One of several male models to achieve some success in action films of the '20s, Hermon Reed Howes was forever saddled with the tag "Arrow Collar Man," despite the fact that he had been only one of several future luminaries to have posed for famed artist J.C. Leyenecker's memorable Arrow ads. (Future screen actors Fredric March and Brian Donlevy also did yeoman duty for the company.)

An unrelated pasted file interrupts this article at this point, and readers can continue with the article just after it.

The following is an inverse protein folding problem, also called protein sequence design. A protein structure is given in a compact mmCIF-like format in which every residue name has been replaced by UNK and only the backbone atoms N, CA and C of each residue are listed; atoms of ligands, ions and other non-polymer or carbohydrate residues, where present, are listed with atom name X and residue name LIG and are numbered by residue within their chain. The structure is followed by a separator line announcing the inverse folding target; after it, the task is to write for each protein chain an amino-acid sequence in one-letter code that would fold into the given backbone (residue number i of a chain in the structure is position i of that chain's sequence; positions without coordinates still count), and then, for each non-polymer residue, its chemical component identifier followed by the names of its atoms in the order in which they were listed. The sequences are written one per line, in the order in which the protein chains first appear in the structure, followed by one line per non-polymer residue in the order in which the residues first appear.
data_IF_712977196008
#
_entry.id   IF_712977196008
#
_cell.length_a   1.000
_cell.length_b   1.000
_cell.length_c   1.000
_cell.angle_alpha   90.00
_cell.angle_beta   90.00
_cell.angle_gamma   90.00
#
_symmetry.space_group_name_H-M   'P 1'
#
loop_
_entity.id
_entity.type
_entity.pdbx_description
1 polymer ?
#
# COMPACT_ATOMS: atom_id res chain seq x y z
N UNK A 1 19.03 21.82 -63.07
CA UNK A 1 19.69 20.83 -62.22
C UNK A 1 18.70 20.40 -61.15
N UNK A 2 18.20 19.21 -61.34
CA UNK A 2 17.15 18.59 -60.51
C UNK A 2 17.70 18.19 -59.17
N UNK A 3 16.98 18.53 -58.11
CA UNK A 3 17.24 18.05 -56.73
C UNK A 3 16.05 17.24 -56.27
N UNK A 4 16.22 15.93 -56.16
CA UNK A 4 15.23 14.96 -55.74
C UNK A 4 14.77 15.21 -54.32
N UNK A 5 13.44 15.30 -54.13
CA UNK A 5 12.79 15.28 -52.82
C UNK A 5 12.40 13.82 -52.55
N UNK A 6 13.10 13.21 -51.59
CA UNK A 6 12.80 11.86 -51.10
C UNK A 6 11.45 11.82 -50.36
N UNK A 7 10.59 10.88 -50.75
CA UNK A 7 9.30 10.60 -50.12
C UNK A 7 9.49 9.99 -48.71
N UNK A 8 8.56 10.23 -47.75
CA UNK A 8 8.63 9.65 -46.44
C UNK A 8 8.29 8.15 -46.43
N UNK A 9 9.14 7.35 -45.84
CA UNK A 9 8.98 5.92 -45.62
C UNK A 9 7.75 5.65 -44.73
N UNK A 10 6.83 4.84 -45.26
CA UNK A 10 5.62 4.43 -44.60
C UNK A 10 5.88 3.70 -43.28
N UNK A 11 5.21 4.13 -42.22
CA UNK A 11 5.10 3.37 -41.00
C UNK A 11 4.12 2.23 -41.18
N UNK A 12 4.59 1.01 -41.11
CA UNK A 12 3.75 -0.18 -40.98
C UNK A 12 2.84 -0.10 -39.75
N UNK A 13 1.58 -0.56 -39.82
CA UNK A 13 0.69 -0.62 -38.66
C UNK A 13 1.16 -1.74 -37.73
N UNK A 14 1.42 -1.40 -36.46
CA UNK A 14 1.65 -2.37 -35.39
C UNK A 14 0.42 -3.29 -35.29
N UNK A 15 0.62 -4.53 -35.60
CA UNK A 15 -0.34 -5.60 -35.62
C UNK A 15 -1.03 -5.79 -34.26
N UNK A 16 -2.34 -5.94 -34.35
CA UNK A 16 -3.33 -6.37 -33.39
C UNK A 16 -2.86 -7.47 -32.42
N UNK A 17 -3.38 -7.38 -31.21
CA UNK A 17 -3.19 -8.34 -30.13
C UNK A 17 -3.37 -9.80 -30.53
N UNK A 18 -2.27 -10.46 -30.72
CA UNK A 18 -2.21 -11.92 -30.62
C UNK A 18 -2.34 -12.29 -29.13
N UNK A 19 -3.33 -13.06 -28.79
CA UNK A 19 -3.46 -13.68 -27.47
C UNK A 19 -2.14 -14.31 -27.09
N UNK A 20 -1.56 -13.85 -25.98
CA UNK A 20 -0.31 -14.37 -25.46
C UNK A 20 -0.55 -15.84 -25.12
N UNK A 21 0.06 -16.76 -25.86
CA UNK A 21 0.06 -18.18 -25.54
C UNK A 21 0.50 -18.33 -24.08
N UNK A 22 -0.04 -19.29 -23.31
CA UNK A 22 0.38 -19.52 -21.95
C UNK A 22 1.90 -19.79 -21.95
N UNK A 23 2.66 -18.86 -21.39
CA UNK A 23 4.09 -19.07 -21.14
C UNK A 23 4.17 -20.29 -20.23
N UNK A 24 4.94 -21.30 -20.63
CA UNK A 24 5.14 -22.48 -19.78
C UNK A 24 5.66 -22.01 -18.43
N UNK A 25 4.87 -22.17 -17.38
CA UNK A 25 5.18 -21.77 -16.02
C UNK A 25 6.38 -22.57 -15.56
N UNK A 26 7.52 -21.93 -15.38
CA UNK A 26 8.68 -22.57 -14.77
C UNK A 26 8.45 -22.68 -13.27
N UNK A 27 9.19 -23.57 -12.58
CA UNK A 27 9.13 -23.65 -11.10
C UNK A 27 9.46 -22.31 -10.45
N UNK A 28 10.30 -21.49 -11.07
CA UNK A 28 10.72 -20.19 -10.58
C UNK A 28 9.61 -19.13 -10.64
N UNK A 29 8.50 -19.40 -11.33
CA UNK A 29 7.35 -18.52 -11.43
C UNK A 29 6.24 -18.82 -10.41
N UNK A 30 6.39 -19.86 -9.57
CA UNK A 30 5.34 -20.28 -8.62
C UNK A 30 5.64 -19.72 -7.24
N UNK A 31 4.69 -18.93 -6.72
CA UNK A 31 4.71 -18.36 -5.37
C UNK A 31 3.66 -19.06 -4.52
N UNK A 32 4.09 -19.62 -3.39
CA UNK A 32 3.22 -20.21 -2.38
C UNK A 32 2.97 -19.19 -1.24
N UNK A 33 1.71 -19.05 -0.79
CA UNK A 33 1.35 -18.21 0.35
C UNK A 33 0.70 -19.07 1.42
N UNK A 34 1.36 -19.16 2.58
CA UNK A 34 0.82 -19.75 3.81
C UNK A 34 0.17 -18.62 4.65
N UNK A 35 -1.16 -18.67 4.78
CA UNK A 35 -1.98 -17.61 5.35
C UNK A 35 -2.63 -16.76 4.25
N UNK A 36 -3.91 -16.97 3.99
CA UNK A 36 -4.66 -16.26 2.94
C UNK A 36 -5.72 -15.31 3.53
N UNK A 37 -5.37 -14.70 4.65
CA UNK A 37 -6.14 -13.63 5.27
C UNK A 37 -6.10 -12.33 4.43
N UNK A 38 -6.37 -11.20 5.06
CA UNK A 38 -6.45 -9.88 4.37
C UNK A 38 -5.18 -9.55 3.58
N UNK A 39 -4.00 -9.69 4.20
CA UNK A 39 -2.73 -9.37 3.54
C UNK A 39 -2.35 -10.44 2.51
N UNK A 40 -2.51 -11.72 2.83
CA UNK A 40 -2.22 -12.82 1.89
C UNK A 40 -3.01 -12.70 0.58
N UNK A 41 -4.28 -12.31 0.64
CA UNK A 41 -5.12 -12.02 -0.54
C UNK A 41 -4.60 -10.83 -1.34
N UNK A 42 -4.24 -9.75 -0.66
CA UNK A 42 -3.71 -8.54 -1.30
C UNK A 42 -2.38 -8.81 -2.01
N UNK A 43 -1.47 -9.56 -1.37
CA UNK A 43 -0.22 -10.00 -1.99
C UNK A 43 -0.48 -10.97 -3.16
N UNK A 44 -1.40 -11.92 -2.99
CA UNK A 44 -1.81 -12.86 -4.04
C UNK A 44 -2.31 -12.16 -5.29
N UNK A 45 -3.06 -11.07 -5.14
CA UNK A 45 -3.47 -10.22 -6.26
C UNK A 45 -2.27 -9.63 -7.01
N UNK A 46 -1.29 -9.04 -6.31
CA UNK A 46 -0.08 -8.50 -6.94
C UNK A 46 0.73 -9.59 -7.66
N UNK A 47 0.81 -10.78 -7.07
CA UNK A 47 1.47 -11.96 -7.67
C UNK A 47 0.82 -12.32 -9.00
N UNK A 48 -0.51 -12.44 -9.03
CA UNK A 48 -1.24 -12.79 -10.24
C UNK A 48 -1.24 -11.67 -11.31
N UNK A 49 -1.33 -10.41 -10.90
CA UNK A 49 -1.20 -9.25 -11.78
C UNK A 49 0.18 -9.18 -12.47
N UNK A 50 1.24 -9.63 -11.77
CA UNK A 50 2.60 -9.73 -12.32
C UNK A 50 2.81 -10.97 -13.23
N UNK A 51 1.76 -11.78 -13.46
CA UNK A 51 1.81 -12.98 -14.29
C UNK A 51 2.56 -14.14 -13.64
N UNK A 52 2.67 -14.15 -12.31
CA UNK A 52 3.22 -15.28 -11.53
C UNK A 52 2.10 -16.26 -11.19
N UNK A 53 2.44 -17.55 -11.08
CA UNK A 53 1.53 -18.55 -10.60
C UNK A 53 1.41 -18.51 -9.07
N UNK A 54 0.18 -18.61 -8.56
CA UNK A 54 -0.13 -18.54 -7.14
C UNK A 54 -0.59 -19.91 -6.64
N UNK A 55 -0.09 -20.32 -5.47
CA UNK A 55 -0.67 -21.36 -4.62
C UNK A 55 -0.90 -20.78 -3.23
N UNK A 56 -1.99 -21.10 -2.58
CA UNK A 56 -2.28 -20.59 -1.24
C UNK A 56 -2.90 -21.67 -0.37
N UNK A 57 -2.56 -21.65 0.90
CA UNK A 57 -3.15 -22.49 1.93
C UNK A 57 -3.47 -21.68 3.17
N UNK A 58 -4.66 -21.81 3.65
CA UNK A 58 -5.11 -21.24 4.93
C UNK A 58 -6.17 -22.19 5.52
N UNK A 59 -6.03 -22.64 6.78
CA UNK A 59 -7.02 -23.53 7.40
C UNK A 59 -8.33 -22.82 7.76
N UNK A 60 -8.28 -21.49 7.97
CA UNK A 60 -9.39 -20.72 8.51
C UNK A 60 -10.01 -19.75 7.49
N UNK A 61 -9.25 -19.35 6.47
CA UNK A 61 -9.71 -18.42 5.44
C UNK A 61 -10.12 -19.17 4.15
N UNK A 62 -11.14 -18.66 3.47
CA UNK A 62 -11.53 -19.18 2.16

A graduate of the University of Utah and the Harvard Graduate School, Howes had served two and a half years in the navy prior to entering onto the stage. He became a leading man for the likes of Peggy Wood and Billie Burke, and entered films in 1923, courtesy of low-budget producer Ben Wilson, who cast the handsome newcomer as the lead in a series of breathless melodramas released by Rayart. Howes reached a silent screen pinnacle of sorts as Clara Bow's leading man in Rough House Rosie (1927), but his starring days were over with the advent of sound. There was nothing inherently wrong with Howes voice, but it didn't do anything for him either. His acting before the microphone seemed too stiff. He was still as handsome as ever, but his good looks were often hidden behind a scruffy beard or mustache. The veteran actor then drifted into supporting roles in B-Westerns and serials, his appearances sometimes devoid of dialogue, and more often than not, he was unbilled. Howes did his fair share of television in the '50s as well, but ill health forced him to retire after playing a police inspector in Edward D. Wood Jr.'s The Sinister Urge, filmed in July of 1960 and a guest spot on television's Mr. Ed. He died of cancer at the Motion Picture Country House and Hospital in Woodland Hills, CA.